|This article may be expanded with text translated from the corresponding article in the Swedish Wikipedia. (March 2010)|
The archipelago extends from Stockholm roughly 60 kilometres (37 mi) to the east. In a north–south direction, it mainly follows the coastline of the Södermanland and Uppland provinces, reaching roughly from Öja island, south of Nynäshamn, to Väddö, north of Norrtälje. It is separated from Åland by a stretch of water named South Kvarken. A separate group of islands lies further north, near the town of Öregrund. There are approximately 30,000 islands and islets. Some of the better-known islands are Dalarö, Finnhamn, Grinda, Husarö, Ingarö, Isö, Ljusterö, Möja, Nämdö, Rödlöga, Tynningö, Utö, Svartsö and Värmdö.
The biggest towns of the archipelago, apart from Stockholm, are Nynäshamn, Vaxholm and Norrtälje. The village of Ytterby, famous among chemists for naming no fewer than four chemical elements (erbium, terbium, ytterbium and yttrium), is situated on Resarö in the Stockholm archipelago.
Cruising between the small islands through the Stockholm archipelago to either Åland or Helsinki in Finland is an experience. Weather allowing, the experience can be enhanced by enjoying a spectacular sunset from the deck that during summer months lasts until 10:30–11:00 o’clock at night.
The landscape has been shaped – and is still being shaped – by post-glacial rebound. It wasn't until the Viking Age that the archipelago began to assume its present-day contours. The islands rise by about three millimeters each year. In 1719 the archipelago had an estimated population of 2,900, consisting mostly of fishermen. Today the archipelago is a popular holiday destination with some 50,000 holiday cottages (owned mainly by Stockholmers). The Stockholm Archipelago Foundation, dedicated to the preservation of the nature and culture of the archipelago, owns some 15% of its total area.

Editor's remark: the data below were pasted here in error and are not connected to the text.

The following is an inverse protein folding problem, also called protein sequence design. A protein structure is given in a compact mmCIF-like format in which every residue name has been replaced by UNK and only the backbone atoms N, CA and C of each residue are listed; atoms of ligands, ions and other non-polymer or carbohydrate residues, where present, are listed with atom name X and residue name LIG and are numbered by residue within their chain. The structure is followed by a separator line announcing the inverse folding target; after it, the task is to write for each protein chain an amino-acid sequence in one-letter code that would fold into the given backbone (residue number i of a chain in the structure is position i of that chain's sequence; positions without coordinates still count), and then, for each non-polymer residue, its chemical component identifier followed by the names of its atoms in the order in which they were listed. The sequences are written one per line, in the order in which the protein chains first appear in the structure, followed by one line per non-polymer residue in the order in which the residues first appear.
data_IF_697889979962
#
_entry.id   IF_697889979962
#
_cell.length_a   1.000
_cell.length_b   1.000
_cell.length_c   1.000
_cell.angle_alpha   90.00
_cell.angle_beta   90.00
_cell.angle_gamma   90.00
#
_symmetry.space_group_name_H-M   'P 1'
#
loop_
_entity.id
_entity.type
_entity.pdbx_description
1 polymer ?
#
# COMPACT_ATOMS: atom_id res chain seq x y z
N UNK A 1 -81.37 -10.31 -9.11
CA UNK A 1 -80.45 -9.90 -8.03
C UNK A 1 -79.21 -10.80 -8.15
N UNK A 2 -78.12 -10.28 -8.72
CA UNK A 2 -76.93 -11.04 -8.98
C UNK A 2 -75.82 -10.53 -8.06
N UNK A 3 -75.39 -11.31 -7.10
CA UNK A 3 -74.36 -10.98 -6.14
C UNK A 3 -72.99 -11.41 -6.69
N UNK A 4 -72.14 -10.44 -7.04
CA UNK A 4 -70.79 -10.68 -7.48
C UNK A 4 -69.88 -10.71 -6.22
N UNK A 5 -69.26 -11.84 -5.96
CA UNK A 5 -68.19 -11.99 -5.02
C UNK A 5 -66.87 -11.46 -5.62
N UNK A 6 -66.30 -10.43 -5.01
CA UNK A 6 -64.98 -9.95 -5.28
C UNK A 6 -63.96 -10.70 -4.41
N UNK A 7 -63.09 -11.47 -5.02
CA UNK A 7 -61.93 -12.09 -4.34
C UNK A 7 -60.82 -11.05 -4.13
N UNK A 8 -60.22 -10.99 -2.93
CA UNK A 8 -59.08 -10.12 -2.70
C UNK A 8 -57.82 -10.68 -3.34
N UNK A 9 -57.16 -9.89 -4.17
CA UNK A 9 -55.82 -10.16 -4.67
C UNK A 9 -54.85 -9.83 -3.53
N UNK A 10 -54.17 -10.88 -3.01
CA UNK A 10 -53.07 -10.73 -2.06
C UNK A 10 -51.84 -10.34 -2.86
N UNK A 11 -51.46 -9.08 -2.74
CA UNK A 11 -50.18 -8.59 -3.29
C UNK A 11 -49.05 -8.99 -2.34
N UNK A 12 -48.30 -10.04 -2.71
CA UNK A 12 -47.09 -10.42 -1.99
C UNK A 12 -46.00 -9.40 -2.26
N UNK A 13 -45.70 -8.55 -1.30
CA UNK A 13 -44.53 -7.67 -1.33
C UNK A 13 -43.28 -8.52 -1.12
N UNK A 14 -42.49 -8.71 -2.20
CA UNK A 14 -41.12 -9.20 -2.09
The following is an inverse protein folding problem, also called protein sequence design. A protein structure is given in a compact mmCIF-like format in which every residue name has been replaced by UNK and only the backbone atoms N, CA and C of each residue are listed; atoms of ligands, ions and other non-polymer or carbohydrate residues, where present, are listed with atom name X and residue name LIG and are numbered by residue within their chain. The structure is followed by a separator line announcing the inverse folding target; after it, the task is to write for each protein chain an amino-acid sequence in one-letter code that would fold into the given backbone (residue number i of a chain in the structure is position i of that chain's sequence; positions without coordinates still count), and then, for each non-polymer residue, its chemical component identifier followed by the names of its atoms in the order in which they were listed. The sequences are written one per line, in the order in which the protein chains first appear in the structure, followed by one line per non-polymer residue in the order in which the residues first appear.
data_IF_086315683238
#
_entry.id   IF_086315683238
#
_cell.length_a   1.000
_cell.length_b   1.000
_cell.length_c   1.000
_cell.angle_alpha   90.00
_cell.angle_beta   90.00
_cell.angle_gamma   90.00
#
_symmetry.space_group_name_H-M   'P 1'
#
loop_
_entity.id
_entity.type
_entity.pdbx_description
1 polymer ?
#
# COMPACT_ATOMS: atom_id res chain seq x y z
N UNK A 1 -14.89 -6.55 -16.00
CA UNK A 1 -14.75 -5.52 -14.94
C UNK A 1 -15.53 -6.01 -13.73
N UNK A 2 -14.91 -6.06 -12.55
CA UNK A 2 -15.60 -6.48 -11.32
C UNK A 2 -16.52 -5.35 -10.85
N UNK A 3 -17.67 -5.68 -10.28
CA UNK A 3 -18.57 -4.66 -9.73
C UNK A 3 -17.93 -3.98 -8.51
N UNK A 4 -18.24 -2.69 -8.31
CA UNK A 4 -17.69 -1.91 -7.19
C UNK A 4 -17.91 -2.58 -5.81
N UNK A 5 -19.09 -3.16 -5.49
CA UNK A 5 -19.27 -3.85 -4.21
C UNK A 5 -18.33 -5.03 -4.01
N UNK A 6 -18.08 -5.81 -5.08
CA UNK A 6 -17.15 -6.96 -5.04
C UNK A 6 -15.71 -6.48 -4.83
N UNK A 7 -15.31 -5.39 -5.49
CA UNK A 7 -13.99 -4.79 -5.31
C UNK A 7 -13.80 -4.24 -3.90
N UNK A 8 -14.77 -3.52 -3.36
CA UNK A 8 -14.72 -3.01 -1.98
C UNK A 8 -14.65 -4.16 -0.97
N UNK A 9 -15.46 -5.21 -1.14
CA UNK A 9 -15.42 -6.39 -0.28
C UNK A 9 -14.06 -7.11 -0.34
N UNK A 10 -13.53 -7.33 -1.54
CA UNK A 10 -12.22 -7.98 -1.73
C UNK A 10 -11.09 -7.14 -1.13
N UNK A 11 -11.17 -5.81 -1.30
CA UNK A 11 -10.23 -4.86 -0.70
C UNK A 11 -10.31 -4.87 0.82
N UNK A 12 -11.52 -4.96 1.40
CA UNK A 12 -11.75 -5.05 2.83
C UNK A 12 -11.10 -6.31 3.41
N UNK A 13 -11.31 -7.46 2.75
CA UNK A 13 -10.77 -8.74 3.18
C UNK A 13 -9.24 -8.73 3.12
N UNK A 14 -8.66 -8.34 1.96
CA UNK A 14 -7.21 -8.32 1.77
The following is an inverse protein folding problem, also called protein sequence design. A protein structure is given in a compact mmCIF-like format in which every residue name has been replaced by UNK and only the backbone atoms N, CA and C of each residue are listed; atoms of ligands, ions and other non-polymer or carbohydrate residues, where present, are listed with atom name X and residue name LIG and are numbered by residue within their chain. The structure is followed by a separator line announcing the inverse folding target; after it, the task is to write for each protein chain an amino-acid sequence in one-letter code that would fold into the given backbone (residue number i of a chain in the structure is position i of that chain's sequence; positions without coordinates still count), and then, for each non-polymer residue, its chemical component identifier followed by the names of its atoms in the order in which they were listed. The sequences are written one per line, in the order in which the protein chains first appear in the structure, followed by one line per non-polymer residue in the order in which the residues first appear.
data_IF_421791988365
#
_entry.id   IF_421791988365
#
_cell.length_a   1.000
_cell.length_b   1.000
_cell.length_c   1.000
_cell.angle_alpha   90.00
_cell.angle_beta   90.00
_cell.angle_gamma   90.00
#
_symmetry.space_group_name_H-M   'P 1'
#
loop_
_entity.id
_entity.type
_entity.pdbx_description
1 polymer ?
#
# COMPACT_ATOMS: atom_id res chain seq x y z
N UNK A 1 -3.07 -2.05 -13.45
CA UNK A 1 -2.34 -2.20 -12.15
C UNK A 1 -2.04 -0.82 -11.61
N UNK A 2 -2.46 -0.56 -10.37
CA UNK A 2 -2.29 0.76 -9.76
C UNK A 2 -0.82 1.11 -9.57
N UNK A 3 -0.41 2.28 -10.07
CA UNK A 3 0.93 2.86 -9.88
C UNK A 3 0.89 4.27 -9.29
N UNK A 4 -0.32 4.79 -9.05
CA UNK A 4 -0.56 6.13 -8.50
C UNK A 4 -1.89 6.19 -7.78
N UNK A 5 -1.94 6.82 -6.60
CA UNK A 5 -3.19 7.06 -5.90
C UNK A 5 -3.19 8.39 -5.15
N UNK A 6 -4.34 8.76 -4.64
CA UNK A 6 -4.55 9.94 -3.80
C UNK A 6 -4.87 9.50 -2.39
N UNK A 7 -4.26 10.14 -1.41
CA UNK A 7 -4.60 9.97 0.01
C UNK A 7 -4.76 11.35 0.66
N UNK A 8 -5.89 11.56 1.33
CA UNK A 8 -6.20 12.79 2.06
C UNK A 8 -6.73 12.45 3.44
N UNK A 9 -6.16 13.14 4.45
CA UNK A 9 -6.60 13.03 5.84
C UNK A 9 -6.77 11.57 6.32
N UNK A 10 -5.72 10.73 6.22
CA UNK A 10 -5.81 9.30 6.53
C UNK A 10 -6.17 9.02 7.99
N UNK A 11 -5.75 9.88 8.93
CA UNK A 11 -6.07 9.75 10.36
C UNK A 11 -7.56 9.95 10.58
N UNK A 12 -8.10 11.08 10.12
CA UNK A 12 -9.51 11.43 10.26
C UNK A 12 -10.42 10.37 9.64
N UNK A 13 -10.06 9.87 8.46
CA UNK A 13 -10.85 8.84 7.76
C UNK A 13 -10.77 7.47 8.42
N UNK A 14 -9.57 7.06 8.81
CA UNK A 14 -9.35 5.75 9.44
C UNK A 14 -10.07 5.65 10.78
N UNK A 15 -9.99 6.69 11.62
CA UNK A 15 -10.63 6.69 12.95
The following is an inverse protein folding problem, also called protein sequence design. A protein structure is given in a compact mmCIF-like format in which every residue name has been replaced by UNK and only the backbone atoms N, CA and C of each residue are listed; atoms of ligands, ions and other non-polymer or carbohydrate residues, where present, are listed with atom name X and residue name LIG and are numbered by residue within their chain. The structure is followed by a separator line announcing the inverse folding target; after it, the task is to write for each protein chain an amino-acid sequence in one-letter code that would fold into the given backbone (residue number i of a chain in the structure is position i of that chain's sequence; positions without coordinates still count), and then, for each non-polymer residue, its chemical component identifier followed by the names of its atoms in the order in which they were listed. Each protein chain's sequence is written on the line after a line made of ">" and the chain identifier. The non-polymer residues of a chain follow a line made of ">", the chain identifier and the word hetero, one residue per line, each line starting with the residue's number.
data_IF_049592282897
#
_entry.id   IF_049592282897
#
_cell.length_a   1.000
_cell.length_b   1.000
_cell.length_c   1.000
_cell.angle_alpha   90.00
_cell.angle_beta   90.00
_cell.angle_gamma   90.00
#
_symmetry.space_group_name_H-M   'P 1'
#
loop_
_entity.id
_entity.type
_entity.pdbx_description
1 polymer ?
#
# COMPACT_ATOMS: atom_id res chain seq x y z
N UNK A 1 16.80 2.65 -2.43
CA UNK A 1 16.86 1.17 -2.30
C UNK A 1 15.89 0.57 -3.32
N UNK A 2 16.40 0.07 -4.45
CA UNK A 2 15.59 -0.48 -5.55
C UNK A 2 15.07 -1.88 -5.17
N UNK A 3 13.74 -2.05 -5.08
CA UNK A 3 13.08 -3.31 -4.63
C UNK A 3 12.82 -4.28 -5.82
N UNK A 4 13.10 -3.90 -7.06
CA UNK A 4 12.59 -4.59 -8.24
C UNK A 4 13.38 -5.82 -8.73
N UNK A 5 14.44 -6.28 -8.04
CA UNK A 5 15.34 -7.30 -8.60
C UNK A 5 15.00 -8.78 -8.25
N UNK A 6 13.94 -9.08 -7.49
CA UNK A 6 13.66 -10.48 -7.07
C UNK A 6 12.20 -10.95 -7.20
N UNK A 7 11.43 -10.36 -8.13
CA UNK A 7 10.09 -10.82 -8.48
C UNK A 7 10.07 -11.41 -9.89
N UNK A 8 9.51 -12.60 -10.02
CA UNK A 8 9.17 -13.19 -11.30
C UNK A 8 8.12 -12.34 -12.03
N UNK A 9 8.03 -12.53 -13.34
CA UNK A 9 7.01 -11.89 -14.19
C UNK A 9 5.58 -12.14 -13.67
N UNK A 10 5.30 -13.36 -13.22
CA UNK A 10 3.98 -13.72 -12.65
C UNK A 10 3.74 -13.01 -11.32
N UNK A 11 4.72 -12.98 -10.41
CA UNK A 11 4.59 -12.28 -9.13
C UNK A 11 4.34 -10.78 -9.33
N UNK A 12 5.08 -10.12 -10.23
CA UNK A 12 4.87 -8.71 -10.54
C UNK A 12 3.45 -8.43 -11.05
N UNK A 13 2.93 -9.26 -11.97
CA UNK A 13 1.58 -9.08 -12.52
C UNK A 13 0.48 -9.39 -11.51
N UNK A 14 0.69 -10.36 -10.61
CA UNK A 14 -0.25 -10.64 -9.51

The inhabitants in the archipelago, from around the mid-1400s to the end of the second world war, were combined farmers and fishermen. Spring and autumn fishing was quite intensive in the outer archipelago from 1450 until the mid-1800s, and many fishermen lived for long periods in the outer islands because of the long distances to their permanent houses in the inner archipelago. The combined farming and fishing culture lasted until around 1950–1955 when the younger generation, born during and directly after the war, started to leave the archipelago and look for jobs in the cities on the mainland. Today most of the small farms on the islands are closed and the fishing industry has almost disappeared.
Boating is an extremely popular activity with the sailing race Ornö runt (or Around the island of Ornö) being the largest in the archipelago. This annual race, organised by the Tyresö Boat Club, has taken place every year since 1973. It is open to anyone with a sailing boat but requires registration. There are different entry classes, with the family class being the least competitive.
In the winter skaters make excursions over the ice.
Visiting the larger islands in the archipelago is easy all year round, but during winter period the routes depend on the ice conditions. Several companies have regular routes. The largest ship owner company is Waxholmsbolaget owned by the Stockholm County government. Taxi boats are also available. In summer the archipelago bristles with private boats filled with people who often take advantage of Allemansrätt (or "everyman's right"), a law which gives anyone the right to go ashore or anchor on any ground not in the direct vicinity of buildings.
View from the inner parts of Sandhamn village.
Maritime pilot station at 'Landsort'.
The shore at the island Grinda.
- "Swedish islands". SCB, The Swedish Statistics Agency. Retrieved 18 March 2011.
Reference nautical chart
- Jeppe Wikström, title Havsskärgård, 2004. Mainly images from the outer parts of Stockholm archipelago. ISBN 91-89204-80-8
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